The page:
Terrorist Rhetoric, Group Identity, and Threat Framing: The Cases of ISIS and Abu Musa’ab Al-Zarqawi
: (Alternative Format Thesis)

  • Talip Alkhayer

Student thesis: Doctoral ThesisPhD


An effective counter terrorism strategy must entail an improved understanding of the necessary conditions for Islamic terrorism’s mobilization efforts. This project focuses on the rhetorical mobilisation which terrorist leaders employ, as well as elements that contribute to said mobilisation’s success or failure.
In my efforts to analyse terrorist rhetoric, I asserted the value of group identity and threat framing as the building stone of that rhetoric’s mobilisation efforts. We employed two notable theories in social psychology, namely the Social Identity Theory and the Integrated Threat Theory. The application of these theories survived the test in three historical contexts and with three different methodologies.

An introductory chapter is first presented to lay the theoretical and historical grounds for the thesis: it illustrates the current state of the literature on terrorism, its roots, its rhetoric, and its relationship with Islam. In addition, it provides a brief historical context by summarising the history and persona of the project’s main character: Abu Musa’ab Al-Zarqawi. A description of the literature’s position when it comes to socio-psychological explications of how terrorism functions is then presented before concluding with a more detailed review of the two theories in implementation and highlighting the literature gaps.
The first article traces the historical origins of Zarqawi’s rhetoric back to the influential 13th century scholar Ibn Taymiyya. The latter was famous for his exclusionary rhetoric which has been extremely relevant for many violent extremist groups around the world: his creed revolved around the demonization of groups, such as Christians, Shias, and Alawites, by way of framing them as Out-groups which pose a Threat to Sunni Muslims. Discourse Historical Analysis disclosed how such demonization took a place within the context of foreign invasions and the supposed collaboration of those Out-groups with the Crusade and Mongol invaders. I highlight the historical-structural similarities between the days of Ibn Taymiyya’s and those of Zarqawi’s, as well as the critical role the former’s rhetoric had for the latter’s: Zarqawi adopted Ibn Taymiyya’s rhetoric and made numerous references to it as he portrayed Shias as a historical enemy whose Threat reflected a historical trend. Such portrayal was empowered by another foreign invasion, that of “Operation Iraqi Freedom”, which ended with Shia Iraqis taking control of the government and aggravating the existing tensions; this made an optimal analogy for Zarqawi’s rhetoric against Shias.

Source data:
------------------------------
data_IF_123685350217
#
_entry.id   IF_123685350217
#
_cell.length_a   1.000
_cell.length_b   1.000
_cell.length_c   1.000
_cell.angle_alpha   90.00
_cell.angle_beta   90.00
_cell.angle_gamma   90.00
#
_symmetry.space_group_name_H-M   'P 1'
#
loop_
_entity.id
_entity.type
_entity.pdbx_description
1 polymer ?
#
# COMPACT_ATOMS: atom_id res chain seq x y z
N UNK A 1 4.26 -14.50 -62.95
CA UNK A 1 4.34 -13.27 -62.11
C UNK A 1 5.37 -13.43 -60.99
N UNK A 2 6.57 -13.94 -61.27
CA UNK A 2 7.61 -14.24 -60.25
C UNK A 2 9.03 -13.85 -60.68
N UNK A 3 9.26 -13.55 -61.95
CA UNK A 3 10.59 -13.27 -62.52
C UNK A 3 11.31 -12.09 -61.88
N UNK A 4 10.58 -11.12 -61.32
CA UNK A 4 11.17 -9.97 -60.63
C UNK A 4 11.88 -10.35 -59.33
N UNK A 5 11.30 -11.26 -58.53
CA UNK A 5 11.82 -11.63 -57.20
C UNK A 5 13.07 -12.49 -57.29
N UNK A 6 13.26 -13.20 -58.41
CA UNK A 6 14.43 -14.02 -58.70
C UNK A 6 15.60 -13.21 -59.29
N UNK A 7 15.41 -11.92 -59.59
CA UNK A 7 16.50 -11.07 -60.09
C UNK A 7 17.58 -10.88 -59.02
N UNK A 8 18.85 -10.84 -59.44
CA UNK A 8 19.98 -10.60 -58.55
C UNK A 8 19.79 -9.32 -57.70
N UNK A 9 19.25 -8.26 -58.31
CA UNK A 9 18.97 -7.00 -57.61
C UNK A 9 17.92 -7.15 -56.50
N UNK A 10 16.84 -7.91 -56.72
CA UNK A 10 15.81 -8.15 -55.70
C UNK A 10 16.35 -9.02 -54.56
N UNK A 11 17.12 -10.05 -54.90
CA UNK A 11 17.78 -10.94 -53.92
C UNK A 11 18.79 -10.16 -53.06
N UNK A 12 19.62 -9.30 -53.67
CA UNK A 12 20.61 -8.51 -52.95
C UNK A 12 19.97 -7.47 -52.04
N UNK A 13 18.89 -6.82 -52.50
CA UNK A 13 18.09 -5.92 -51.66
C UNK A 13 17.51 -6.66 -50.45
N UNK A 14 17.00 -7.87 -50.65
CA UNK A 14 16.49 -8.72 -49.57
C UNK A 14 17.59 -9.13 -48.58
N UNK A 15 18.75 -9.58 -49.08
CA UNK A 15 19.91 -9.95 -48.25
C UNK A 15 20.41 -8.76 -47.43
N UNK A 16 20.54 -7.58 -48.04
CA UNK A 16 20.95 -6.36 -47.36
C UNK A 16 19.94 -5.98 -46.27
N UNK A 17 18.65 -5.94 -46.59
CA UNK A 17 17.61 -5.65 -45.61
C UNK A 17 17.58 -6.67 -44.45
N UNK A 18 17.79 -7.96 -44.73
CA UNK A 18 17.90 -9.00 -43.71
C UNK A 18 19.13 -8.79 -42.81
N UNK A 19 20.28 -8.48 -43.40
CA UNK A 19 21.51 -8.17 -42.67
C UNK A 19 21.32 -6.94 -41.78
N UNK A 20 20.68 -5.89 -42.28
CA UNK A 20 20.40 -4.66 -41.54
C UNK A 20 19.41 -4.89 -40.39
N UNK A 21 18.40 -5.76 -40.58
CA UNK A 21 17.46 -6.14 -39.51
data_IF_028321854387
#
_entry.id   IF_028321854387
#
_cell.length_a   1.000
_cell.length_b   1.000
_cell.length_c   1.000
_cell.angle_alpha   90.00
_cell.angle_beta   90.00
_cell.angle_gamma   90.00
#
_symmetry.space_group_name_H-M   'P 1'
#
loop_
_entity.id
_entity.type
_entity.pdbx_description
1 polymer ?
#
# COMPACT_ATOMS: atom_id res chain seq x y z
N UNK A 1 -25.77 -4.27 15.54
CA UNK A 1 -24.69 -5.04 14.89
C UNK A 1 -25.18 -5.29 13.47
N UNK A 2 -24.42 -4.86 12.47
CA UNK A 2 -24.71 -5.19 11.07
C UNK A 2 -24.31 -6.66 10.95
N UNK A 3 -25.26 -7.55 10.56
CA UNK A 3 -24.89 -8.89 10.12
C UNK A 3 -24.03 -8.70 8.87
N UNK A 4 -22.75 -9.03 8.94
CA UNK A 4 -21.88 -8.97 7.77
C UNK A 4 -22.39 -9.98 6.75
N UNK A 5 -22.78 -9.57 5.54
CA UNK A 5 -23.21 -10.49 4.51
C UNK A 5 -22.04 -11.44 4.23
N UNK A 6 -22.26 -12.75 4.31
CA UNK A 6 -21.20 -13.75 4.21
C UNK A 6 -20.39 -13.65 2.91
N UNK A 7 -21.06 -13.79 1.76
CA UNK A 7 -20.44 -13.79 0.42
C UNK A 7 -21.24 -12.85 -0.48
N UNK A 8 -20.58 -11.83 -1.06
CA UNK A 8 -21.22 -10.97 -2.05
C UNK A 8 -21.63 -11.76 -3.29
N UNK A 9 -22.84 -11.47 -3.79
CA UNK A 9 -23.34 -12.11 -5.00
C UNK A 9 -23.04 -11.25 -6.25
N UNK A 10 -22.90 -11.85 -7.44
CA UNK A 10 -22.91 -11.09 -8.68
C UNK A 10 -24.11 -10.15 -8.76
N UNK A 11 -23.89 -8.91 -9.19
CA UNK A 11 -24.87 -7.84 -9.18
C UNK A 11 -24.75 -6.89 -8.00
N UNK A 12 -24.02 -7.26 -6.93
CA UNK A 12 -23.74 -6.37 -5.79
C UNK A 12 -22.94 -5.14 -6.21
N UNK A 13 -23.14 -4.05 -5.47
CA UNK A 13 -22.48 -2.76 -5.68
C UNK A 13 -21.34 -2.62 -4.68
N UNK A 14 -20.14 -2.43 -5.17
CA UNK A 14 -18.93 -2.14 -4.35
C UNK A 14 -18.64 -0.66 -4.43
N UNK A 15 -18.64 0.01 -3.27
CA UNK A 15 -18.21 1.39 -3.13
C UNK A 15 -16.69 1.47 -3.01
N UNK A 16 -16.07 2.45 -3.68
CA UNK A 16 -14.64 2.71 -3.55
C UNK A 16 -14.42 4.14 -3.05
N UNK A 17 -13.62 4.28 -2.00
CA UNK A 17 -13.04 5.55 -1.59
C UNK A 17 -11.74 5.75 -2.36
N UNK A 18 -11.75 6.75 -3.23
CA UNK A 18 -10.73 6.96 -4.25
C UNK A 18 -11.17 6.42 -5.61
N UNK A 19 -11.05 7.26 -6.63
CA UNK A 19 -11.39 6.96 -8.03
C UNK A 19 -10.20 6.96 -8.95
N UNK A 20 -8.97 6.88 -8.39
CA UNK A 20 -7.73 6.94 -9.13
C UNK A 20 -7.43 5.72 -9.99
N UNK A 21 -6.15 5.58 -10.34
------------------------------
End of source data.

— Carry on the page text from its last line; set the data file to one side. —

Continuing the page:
The second article analysed Zarqawi’s statements following the invasion of Iraq in 2003 until his death in 2006, a time in which his mobilisation was most effective. I used NVivo to code the statements page by page in the search for references to the various Out-groups and the Threat thereof. The results showed, temporally, the prominent relevance of Out-grouping and Threat in the corpus and the dependence upon them in the rhetorical efforts to mobilise. The effects of the invasion were also shown to had been a significant element in that rhetoric as Zarqawi made clear connections between the Allied forces “far enemy” and the Shia community “near enemy”; the more power Shias were given within the Iraqi state, the more threatening they were portrayed. As Zarqawi’s rhetoric became increasingly anti-Shia, Iraq suffered from an increasing terrorism-related fatalities, the highest in the world at the time, and by a significant margin. By illustrating the extent to which Zarqawi weaponized existing societal fragmentation and grievances in Iraq, for his efforts to out-group and threat-frame, I also showed the critical and negative role that the invasion of Iraq, along with its subsequent policies, played in fueling sectarian violence.

The third article focuses on a time of declining ISIS mobilization starting from 2015. It used Learning Natural Language Processing to apply my theoretical framework over hundreds of issues of ISIS’ magazine “Al-Naba”. The model produced five topics that showed the significance of out-grouping and threat framing within the entire corpus. Furthermore, not only did it illustrate the relevance of these concepts for ISIS’ mobilization efforts, but it also constituted a promising prediction model of ISIS’ targeting decisions against the Out-groups under Study: by doing so, it has also shown that topics which associated Out-groups with Threat have the most predictive capabilities which, in turn, provided strong support for the findings of the other two articles.

In this PhD thesis I show the importance of the Social Identity and Integrated Threat Theories in explicating terrorist rhetoric in its efforts to achieve optimal mobilisation by appealing to its constituents’ group identity through the demonization of certain Out-groups and associating them with Threat. Such improved understanding of terrorist rhetoric, ultimately, aspires to provide a useful model for the purposes of combating terrorist mobilization efforts and protecting vulnerable communities from its violence.
Date of Award29 Mar 2023
Original languageEnglish
Awarding Institution
  • University of Bath
SupervisorTimo Kivimaki (Supervisor) & Wali Aslam (Supervisor)

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